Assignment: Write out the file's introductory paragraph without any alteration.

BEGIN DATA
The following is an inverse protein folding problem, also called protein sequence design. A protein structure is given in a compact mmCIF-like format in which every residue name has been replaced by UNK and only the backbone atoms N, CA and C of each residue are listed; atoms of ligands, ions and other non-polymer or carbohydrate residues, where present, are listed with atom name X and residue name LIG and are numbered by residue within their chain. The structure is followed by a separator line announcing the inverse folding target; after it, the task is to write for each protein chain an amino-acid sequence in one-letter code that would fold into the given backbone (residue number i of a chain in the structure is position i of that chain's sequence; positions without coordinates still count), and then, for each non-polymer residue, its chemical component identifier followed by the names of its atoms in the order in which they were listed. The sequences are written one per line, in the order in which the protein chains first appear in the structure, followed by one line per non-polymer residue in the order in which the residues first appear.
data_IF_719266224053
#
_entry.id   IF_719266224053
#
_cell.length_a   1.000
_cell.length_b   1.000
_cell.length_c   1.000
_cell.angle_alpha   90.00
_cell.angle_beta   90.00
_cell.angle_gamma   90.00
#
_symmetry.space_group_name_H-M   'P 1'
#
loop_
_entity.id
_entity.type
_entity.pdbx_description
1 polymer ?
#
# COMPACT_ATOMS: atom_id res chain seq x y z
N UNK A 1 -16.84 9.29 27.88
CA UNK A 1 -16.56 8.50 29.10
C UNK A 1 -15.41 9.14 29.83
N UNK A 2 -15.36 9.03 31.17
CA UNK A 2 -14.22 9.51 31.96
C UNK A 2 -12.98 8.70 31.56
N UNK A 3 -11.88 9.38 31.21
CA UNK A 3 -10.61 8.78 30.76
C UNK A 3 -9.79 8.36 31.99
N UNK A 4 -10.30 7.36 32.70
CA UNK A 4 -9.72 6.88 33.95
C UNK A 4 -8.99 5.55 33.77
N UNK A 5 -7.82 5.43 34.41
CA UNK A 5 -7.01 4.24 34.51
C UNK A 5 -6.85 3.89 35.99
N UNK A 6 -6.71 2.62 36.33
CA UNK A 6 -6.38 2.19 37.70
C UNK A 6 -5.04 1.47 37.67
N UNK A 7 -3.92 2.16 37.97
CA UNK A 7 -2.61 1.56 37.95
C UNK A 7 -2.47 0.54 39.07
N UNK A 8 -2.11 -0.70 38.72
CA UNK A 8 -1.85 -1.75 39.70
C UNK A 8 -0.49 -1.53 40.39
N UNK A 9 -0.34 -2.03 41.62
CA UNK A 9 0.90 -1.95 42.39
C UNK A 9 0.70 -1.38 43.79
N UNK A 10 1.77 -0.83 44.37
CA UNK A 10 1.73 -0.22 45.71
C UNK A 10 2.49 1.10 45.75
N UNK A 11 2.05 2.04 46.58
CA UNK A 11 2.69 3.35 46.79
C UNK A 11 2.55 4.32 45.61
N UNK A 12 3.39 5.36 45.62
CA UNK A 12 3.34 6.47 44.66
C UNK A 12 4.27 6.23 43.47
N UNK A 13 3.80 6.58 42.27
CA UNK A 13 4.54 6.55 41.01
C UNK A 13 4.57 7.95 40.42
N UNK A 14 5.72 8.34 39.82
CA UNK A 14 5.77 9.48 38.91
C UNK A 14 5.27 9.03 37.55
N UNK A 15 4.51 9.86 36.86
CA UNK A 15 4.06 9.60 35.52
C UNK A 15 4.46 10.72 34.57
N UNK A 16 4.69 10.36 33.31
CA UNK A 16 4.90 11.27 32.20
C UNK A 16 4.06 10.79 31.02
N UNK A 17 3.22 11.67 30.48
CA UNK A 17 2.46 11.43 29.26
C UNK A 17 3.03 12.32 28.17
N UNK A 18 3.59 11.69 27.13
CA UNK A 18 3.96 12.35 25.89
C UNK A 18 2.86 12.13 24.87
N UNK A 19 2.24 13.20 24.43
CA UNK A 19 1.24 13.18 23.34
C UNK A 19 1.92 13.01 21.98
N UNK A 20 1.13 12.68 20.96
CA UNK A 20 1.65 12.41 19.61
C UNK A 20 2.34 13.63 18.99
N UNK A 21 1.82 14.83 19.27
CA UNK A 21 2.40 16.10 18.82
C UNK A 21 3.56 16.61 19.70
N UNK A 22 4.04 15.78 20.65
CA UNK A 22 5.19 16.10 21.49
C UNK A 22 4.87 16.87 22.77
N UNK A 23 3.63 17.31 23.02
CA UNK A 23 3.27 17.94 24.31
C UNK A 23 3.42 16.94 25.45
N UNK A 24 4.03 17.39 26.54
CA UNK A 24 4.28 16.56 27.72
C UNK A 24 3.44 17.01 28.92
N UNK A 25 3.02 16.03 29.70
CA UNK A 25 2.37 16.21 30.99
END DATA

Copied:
The following is an inverse protein folding problem, also called protein sequence design. A protein structure is given in a compact mmCIF-like format in which every residue name has been replaced by UNK and only the backbone atoms N, CA and C of each residue are listed; atoms of ligands, ions and other non-polymer or carbohydrate residues, where present, are listed with atom name X and residue name LIG and are numbered by residue within their chain. The structure is followed by a separator line announcing the inverse folding target; after it, the task is to write for each protein chain an amino-acid sequence in one-letter code that would fold into the given backbone (residue number i of a chain in the structure is position i of that chain's sequence; positions without coordinates still count), and then, for each non-polymer residue, its chemical component identifier followed by the names of its atoms in the order in which they were listed. The sequences are written one per line, in the order in which the protein chains first appear in the structure, followed by one line per non-polymer residue in the order in which the residues first appear.